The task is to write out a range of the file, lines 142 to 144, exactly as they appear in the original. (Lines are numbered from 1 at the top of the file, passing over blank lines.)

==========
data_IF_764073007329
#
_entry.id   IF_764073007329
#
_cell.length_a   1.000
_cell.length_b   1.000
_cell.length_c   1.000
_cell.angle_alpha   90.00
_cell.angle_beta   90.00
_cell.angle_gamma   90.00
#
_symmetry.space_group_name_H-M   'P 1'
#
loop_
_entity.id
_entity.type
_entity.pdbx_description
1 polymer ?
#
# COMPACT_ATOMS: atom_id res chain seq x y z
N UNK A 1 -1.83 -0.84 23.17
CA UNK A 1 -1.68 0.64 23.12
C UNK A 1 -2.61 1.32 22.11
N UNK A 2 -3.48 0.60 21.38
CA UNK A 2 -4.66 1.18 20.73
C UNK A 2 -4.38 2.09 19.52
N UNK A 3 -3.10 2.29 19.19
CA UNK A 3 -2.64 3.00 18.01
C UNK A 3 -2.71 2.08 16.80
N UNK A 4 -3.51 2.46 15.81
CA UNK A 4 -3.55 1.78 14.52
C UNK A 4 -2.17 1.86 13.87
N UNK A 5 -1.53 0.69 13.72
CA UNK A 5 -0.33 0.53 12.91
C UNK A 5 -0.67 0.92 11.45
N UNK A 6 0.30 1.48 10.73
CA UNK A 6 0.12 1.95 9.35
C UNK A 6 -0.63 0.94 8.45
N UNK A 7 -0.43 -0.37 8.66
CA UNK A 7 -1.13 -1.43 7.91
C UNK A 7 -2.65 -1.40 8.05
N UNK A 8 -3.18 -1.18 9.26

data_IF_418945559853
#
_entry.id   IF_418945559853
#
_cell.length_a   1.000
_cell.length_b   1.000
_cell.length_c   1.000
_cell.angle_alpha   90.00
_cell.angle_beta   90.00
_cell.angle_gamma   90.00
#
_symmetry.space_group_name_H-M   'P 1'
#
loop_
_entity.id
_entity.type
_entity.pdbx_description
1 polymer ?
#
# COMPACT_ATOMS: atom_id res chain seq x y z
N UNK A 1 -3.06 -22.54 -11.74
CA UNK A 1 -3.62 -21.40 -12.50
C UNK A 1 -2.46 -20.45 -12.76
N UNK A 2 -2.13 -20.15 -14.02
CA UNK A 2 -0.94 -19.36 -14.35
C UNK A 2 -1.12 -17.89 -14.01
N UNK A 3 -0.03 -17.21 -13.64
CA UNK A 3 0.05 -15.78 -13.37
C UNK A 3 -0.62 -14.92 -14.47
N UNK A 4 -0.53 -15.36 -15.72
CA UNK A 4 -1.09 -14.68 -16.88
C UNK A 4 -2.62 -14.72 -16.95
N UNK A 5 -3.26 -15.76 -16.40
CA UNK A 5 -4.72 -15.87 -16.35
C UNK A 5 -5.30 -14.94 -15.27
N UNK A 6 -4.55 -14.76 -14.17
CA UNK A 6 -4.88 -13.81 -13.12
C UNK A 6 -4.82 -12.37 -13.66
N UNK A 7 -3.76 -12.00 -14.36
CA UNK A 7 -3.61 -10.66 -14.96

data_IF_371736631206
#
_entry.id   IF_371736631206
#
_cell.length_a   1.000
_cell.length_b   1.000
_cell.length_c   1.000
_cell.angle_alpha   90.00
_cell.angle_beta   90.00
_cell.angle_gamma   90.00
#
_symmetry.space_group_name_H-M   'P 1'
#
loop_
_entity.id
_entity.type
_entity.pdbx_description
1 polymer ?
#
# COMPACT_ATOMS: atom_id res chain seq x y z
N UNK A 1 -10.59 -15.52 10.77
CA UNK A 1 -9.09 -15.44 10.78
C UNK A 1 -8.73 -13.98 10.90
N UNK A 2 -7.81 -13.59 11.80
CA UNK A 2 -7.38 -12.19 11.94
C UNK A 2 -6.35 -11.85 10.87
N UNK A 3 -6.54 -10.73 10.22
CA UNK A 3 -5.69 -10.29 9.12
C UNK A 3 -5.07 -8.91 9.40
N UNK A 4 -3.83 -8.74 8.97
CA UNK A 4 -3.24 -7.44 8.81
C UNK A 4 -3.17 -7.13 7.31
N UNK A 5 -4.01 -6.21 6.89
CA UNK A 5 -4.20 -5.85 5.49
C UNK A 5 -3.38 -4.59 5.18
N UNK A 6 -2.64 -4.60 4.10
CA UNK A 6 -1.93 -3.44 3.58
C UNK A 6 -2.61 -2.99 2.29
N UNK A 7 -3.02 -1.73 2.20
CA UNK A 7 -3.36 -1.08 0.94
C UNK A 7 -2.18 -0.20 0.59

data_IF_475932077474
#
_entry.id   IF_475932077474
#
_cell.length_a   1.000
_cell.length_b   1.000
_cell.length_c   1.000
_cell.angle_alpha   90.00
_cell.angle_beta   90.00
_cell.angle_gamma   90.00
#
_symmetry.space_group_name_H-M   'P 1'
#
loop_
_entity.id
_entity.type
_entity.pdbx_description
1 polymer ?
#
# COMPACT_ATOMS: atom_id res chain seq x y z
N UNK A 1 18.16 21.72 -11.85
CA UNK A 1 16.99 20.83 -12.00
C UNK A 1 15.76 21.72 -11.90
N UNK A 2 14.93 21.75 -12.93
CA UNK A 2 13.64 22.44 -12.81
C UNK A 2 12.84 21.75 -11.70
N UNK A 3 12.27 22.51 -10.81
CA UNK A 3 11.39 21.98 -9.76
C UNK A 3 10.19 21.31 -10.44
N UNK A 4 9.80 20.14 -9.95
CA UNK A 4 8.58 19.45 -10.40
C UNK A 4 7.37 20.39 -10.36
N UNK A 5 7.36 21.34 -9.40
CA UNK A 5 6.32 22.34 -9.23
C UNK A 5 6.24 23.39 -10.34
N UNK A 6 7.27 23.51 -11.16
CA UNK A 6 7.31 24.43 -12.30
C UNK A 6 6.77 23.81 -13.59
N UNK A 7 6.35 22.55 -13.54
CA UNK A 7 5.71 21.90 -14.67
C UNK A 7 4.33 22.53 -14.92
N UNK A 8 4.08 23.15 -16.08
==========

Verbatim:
#
# COMPACT_ATOMS: atom_id res chain seq x y z
N UNK A 1 18.16 21.72 -11.85